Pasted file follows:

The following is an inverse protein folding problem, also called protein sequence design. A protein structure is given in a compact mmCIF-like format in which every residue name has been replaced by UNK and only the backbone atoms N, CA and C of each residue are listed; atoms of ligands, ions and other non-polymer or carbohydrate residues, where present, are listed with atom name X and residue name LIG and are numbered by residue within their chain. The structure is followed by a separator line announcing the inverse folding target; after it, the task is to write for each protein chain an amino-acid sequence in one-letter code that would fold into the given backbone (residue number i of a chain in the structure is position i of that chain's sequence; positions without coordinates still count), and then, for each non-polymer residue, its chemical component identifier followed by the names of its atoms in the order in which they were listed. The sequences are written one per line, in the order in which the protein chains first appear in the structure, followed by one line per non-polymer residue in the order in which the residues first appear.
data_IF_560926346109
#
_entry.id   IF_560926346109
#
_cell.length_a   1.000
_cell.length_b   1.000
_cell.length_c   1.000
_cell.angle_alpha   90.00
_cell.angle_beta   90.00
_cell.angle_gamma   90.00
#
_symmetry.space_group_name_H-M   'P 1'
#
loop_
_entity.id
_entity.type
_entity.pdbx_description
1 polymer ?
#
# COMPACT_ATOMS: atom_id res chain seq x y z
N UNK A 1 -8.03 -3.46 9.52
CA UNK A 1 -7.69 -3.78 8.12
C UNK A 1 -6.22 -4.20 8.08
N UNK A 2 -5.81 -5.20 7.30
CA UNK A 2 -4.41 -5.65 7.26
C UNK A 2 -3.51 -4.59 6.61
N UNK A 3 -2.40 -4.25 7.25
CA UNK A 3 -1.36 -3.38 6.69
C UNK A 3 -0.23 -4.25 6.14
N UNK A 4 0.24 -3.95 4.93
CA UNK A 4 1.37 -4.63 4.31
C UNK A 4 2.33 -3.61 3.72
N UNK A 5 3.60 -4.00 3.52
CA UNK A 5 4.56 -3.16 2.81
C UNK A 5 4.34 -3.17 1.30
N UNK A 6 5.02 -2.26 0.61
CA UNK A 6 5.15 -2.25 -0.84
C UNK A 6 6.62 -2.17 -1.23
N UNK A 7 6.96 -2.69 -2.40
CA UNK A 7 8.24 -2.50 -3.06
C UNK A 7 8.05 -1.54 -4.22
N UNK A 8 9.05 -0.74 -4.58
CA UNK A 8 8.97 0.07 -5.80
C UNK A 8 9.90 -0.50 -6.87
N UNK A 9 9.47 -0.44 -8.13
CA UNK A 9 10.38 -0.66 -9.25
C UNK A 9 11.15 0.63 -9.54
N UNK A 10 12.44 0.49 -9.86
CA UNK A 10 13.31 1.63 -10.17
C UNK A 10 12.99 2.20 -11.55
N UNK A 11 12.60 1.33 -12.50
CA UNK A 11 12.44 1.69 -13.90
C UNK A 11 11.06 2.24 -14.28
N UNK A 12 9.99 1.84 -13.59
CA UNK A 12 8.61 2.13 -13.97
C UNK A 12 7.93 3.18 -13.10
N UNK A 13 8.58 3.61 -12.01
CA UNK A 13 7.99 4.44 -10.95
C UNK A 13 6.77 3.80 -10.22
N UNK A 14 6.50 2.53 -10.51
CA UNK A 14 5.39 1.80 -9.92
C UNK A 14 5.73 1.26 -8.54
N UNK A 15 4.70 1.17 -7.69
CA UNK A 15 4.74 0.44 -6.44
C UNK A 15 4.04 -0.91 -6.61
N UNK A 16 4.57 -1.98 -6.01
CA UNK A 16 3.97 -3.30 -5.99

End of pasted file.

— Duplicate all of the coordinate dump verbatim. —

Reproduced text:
The following is an inverse protein folding problem, also called protein sequence design. A protein structure is given in a compact mmCIF-like format in which every residue name has been replaced by UNK and only the backbone atoms N, CA and C of each residue are listed; atoms of ligands, ions and other non-polymer or carbohydrate residues, where present, are listed with atom name X and residue name LIG and are numbered by residue within their chain. The structure is followed by a separator line announcing the inverse folding target; after it, the task is to write for each protein chain an amino-acid sequence in one-letter code that would fold into the given backbone (residue number i of a chain in the structure is position i of that chain's sequence; positions without coordinates still count), and then, for each non-polymer residue, its chemical component identifier followed by the names of its atoms in the order in which they were listed. The sequences are written one per line, in the order in which the protein chains first appear in the structure, followed by one line per non-polymer residue in the order in which the residues first appear.
data_IF_560926346109
#
_entry.id   IF_560926346109
#
_cell.length_a   1.000
_cell.length_b   1.000
_cell.length_c   1.000
_cell.angle_alpha   90.00
_cell.angle_beta   90.00
_cell.angle_gamma   90.00
#
_symmetry.space_group_name_H-M   'P 1'
#
loop_
_entity.id
_entity.type
_entity.pdbx_description
1 polymer ?
#
# COMPACT_ATOMS: atom_id res chain seq x y z
N UNK A 1 -8.03 -3.46 9.52
CA UNK A 1 -7.69 -3.78 8.12
C UNK A 1 -6.22 -4.20 8.08
N UNK A 2 -5.81 -5.20 7.30
CA UNK A 2 -4.41 -5.65 7.26
C UNK A 2 -3.51 -4.59 6.61
N UNK A 3 -2.40 -4.25 7.25
CA UNK A 3 -1.36 -3.38 6.69
C UNK A 3 -0.23 -4.25 6.14
N UNK A 4 0.24 -3.95 4.93
CA UNK A 4 1.37 -4.63 4.31
C UNK A 4 2.33 -3.61 3.72
N UNK A 5 3.60 -4.00 3.52
CA UNK A 5 4.56 -3.16 2.81
C UNK A 5 4.34 -3.17 1.30
N UNK A 6 5.02 -2.26 0.61
CA UNK A 6 5.15 -2.25 -0.84
C UNK A 6 6.62 -2.17 -1.23
N UNK A 7 6.96 -2.69 -2.40
CA UNK A 7 8.24 -2.50 -3.06
C UNK A 7 8.05 -1.54 -4.22
N UNK A 8 9.05 -0.74 -4.58
CA UNK A 8 8.97 0.07 -5.80
C UNK A 8 9.90 -0.50 -6.87
N UNK A 9 9.47 -0.44 -8.13
CA UNK A 9 10.38 -0.66 -9.25
C UNK A 9 11.15 0.63 -9.54
N UNK A 10 12.44 0.49 -9.86
CA UNK A 10 13.31 1.63 -10.17
C UNK A 10 12.99 2.20 -11.55
N UNK A 11 12.60 1.33 -12.50
CA UNK A 11 12.44 1.69 -13.90
C UNK A 11 11.06 2.24 -14.28
N UNK A 12 9.99 1.84 -13.59
CA UNK A 12 8.61 2.13 -13.97
C UNK A 12 7.93 3.18 -13.10
N UNK A 13 8.58 3.61 -12.01
CA UNK A 13 7.99 4.44 -10.95
C UNK A 13 6.77 3.80 -10.22
N UNK A 14 6.50 2.53 -10.51
CA UNK A 14 5.39 1.80 -9.92
C UNK A 14 5.73 1.26 -8.54
N UNK A 15 4.70 1.17 -7.69
CA UNK A 15 4.74 0.44 -6.44
C UNK A 15 4.04 -0.91 -6.61
N UNK A 16 4.57 -1.98 -6.01
CA UNK A 16 3.97 -3.30 -5.99